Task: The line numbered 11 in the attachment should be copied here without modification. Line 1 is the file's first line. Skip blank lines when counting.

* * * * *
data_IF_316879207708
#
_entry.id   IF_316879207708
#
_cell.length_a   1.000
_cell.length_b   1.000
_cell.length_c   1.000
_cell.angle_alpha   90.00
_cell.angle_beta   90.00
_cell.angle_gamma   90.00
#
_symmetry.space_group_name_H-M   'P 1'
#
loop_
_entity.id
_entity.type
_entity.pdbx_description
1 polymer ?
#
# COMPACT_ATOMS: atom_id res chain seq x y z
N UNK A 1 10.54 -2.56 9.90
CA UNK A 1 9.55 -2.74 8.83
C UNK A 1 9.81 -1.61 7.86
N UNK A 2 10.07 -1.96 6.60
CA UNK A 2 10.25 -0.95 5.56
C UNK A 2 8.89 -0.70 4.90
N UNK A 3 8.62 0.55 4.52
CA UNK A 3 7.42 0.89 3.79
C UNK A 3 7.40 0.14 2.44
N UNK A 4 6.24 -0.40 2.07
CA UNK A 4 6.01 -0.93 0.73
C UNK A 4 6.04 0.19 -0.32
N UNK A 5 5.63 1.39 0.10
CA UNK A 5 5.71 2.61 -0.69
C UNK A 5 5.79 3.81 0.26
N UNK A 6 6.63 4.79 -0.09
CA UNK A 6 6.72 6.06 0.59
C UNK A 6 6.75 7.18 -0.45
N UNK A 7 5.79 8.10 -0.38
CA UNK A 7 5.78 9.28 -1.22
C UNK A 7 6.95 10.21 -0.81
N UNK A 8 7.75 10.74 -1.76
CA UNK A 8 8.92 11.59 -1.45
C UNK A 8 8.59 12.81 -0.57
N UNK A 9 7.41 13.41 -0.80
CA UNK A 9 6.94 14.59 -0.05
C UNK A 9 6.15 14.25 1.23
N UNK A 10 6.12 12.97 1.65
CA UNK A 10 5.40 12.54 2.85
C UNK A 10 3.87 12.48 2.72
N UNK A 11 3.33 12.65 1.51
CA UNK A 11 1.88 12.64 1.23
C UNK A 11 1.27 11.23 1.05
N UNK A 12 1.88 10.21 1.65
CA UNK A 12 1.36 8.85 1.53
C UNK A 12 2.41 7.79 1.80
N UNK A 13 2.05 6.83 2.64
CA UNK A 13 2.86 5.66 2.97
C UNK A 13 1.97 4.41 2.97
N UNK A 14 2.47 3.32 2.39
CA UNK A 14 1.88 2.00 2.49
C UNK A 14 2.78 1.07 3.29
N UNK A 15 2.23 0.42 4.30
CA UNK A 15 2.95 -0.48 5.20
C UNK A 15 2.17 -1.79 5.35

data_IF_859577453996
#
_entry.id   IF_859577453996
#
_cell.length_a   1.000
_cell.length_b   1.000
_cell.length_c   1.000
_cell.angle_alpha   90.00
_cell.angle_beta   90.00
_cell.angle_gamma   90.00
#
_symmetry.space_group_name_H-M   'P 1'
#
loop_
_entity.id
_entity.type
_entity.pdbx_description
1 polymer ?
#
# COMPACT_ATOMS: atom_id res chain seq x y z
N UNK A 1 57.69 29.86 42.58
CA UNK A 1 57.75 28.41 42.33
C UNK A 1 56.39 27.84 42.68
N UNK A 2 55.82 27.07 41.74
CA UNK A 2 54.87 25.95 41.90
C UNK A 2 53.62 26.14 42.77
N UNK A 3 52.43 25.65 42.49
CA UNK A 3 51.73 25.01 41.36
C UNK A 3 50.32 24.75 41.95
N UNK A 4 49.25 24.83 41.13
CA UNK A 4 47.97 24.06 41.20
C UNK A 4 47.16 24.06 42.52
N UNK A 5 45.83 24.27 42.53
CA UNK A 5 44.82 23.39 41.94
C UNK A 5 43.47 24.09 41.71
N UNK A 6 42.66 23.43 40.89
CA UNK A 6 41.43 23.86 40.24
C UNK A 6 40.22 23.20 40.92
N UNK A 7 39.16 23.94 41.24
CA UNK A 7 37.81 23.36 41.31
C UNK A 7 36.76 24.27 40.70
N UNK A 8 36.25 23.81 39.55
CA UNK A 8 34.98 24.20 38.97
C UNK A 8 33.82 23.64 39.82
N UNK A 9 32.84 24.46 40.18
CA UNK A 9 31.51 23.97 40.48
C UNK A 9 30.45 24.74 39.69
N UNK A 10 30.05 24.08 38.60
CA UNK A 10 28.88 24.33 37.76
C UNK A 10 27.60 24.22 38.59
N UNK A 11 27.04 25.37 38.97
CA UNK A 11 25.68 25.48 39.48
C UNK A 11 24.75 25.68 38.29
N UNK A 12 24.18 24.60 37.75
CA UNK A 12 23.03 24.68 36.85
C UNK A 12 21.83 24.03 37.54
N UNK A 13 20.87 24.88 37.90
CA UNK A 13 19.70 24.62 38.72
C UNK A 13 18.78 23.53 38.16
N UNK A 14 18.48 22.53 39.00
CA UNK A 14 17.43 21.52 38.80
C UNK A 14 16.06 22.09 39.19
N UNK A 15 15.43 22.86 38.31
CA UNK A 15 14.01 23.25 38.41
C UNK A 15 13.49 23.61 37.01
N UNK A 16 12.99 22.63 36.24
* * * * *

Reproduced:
#